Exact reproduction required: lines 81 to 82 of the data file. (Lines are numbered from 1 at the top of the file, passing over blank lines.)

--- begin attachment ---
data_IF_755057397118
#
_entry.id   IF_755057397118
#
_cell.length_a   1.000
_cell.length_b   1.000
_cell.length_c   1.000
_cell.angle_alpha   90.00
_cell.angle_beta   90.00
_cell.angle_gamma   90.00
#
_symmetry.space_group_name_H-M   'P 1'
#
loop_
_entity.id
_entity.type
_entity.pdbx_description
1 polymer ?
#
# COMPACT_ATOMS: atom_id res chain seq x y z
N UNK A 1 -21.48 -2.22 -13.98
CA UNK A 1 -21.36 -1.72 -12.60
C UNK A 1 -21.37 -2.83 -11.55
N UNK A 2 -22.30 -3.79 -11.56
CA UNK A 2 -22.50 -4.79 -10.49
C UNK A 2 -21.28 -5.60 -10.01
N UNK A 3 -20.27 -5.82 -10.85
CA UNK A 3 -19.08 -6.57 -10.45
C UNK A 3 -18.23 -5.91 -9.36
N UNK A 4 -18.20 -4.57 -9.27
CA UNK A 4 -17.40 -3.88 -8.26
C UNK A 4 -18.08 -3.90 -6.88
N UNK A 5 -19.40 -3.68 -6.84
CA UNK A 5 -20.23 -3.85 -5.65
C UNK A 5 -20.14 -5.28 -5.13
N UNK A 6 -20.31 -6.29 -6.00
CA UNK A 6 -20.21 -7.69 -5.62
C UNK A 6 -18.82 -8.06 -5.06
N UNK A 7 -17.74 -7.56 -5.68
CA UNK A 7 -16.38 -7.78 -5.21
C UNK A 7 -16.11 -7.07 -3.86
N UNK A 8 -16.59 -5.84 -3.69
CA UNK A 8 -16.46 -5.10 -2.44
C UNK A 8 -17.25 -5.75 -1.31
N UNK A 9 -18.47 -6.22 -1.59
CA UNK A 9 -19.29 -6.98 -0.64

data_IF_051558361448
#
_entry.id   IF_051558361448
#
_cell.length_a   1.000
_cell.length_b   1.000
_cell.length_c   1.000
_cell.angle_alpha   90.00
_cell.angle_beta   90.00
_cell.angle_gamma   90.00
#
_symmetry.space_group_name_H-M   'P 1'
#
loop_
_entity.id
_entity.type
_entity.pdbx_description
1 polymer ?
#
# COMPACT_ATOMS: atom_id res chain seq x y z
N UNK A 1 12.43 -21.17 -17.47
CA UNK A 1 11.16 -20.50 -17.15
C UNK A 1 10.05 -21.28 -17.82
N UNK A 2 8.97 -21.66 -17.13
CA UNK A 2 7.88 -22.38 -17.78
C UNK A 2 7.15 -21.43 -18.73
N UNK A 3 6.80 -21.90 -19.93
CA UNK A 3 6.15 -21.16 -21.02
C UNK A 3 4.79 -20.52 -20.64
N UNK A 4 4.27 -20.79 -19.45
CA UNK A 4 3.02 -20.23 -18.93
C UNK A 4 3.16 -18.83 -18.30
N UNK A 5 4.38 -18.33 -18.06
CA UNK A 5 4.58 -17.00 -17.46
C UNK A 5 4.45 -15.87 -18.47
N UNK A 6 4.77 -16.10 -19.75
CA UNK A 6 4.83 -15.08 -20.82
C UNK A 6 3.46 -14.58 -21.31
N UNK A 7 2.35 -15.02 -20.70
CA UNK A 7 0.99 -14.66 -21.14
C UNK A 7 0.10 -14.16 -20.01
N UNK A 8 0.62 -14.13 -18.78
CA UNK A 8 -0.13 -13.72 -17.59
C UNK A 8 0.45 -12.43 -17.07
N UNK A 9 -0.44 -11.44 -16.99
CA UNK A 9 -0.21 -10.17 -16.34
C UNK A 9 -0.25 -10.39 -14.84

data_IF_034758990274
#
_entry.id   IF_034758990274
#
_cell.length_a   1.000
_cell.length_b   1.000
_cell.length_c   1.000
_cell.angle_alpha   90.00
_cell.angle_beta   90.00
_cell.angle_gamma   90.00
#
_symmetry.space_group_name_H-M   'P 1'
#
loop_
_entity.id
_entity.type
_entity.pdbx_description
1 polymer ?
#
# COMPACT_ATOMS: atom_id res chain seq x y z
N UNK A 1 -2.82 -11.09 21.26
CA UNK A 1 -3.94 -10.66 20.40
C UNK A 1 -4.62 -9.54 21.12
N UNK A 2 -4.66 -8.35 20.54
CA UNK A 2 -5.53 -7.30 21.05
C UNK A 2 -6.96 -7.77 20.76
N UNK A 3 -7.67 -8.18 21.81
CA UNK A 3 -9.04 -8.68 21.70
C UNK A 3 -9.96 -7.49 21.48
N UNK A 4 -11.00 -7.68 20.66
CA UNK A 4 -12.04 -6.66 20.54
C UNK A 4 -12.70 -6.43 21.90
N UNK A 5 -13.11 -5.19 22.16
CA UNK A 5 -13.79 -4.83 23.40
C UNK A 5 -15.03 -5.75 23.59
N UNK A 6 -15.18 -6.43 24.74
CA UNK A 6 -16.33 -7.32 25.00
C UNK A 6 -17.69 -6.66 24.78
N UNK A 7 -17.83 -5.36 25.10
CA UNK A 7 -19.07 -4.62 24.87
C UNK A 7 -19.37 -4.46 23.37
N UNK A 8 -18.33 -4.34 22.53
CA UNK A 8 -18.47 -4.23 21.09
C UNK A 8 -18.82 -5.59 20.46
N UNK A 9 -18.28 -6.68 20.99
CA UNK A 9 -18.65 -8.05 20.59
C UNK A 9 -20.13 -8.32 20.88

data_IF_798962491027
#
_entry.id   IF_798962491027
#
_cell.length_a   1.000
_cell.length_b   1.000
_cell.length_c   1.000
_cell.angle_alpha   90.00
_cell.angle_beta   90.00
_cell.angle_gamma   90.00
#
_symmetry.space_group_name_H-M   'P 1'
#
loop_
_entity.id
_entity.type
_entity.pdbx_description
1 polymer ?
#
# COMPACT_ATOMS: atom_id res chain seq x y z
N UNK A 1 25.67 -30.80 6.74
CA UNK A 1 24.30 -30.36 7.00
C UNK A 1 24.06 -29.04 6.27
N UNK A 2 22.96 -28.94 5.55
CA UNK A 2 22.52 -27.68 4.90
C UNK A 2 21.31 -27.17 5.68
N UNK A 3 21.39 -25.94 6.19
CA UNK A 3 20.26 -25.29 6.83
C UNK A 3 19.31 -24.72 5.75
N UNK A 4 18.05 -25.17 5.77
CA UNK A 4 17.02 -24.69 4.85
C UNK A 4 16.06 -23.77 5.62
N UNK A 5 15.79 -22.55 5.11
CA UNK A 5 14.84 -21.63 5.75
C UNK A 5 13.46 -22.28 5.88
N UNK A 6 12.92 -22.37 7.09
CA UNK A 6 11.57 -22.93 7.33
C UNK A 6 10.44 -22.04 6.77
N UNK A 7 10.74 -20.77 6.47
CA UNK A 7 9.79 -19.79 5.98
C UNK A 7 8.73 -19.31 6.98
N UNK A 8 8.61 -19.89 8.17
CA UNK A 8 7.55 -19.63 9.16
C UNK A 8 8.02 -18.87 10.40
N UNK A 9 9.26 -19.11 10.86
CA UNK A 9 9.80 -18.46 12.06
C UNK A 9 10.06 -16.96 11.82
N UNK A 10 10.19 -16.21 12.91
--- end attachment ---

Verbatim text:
C UNK A 5 4.45 -15.87 -18.47
N UNK A 6 4.77 -16.10 -19.75